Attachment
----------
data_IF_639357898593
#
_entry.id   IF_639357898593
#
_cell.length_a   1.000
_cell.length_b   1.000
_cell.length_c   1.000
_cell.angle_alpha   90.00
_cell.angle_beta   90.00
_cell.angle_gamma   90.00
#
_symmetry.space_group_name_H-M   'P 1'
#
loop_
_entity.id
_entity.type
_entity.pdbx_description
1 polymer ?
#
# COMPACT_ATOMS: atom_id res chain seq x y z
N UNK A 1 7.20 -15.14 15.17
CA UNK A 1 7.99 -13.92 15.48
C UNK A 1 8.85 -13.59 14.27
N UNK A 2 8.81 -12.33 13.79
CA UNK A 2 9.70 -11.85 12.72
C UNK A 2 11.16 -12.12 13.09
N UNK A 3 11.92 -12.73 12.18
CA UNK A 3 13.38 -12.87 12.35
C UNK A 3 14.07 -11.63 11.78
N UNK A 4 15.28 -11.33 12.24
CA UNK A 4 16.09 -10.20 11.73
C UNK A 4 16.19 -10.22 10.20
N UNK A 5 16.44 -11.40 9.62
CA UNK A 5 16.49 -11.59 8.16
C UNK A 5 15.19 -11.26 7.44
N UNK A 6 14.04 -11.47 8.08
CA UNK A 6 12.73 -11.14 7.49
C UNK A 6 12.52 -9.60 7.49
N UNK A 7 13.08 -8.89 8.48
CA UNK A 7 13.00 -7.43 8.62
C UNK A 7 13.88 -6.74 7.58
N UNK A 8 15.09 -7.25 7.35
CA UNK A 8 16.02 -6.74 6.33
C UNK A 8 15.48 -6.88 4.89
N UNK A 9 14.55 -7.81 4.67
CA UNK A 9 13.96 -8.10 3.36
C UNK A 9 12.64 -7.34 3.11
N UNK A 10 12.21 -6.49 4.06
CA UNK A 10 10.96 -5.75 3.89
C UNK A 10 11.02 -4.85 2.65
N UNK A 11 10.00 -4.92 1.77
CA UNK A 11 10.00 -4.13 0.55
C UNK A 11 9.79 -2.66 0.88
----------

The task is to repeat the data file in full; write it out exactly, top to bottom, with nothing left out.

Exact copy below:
data_IF_639357898593
#
_entry.id   IF_639357898593
#
_cell.length_a   1.000
_cell.length_b   1.000
_cell.length_c   1.000
_cell.angle_alpha   90.00
_cell.angle_beta   90.00
_cell.angle_gamma   90.00
#
_symmetry.space_group_name_H-M   'P 1'
#
loop_
_entity.id
_entity.type
_entity.pdbx_description
1 polymer ?
#
# COMPACT_ATOMS: atom_id res chain seq x y z
N UNK A 1 7.20 -15.14 15.17
CA UNK A 1 7.99 -13.92 15.48
C UNK A 1 8.85 -13.59 14.27
N UNK A 2 8.81 -12.33 13.79
CA UNK A 2 9.70 -11.85 12.72
C UNK A 2 11.16 -12.12 13.09
N UNK A 3 11.92 -12.73 12.18
CA UNK A 3 13.38 -12.87 12.35
C UNK A 3 14.07 -11.63 11.78
N UNK A 4 15.28 -11.33 12.24
CA UNK A 4 16.09 -10.20 11.73
C UNK A 4 16.19 -10.22 10.20
N UNK A 5 16.44 -11.40 9.62
CA UNK A 5 16.49 -11.59 8.16
C UNK A 5 15.19 -11.26 7.44
N UNK A 6 14.04 -11.47 8.08
CA UNK A 6 12.73 -11.14 7.49
C UNK A 6 12.52 -9.60 7.49
N UNK A 7 13.08 -8.89 8.48
CA UNK A 7 13.00 -7.43 8.62
C UNK A 7 13.88 -6.74 7.58
N UNK A 8 15.09 -7.25 7.35
CA UNK A 8 16.02 -6.74 6.33
C UNK A 8 15.48 -6.88 4.89
N UNK A 9 14.55 -7.81 4.67
CA UNK A 9 13.96 -8.10 3.36
C UNK A 9 12.64 -7.34 3.11
N UNK A 10 12.21 -6.49 4.06
CA UNK A 10 10.96 -5.75 3.89
C UNK A 10 11.02 -4.85 2.65
N UNK A 11 10.00 -4.92 1.77
CA UNK A 11 10.00 -4.13 0.55
C UNK A 11 9.79 -2.66 0.88